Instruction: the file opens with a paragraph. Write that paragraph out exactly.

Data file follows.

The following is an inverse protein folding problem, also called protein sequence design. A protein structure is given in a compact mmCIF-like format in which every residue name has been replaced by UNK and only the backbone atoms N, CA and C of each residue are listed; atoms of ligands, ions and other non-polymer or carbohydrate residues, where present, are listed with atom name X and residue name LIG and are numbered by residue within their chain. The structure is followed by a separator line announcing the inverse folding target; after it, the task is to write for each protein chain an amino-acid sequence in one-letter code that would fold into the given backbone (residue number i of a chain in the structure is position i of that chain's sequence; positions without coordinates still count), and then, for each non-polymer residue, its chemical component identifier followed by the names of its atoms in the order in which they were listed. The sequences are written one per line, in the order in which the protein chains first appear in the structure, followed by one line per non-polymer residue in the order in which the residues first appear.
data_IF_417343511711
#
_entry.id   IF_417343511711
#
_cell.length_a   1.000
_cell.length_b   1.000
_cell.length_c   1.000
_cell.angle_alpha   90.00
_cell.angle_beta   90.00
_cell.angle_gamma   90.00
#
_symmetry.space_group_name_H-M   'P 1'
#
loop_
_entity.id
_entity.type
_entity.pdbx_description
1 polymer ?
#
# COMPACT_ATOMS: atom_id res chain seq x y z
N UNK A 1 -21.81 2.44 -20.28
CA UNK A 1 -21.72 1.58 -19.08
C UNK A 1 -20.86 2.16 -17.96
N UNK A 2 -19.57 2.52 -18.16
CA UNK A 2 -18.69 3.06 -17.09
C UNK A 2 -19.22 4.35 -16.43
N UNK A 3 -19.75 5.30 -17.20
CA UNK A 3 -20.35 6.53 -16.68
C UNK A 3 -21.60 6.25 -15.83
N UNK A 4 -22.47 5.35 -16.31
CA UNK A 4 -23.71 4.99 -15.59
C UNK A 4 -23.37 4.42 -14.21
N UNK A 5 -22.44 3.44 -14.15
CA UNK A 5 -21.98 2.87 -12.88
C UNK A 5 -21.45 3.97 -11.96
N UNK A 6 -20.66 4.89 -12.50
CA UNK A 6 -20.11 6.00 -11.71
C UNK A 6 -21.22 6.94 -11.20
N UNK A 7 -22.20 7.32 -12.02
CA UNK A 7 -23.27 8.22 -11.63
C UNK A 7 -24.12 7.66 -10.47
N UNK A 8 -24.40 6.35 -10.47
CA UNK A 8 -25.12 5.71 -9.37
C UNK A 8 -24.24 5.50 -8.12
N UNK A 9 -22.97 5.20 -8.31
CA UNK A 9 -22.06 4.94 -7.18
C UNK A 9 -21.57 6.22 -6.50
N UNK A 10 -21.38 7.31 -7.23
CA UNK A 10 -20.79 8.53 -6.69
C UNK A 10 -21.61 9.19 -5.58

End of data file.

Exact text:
The following is an inverse protein folding problem, also called protein sequence design. A protein structure is given in a compact mmCIF-like format in which every residue name has been replaced by UNK and only the backbone atoms N, CA and C of each residue are listed; atoms of ligands, ions and other non-polymer or carbohydrate residues, where present, are listed with atom name X and residue name LIG and are numbered by residue within their chain. The structure is followed by a separator line announcing the inverse folding target; after it, the task is to write for each protein chain an amino-acid sequence in one-letter code that would fold into the given backbone (residue number i of a chain in the structure is position i of that chain's sequence; positions without coordinates still count), and then, for each non-polymer residue, its chemical component identifier followed by the names of its atoms in the order in which they were listed. The sequences are written one per line, in the order in which the protein chains first appear in the structure, followed by one line per non-polymer residue in the order in which the residues first appear.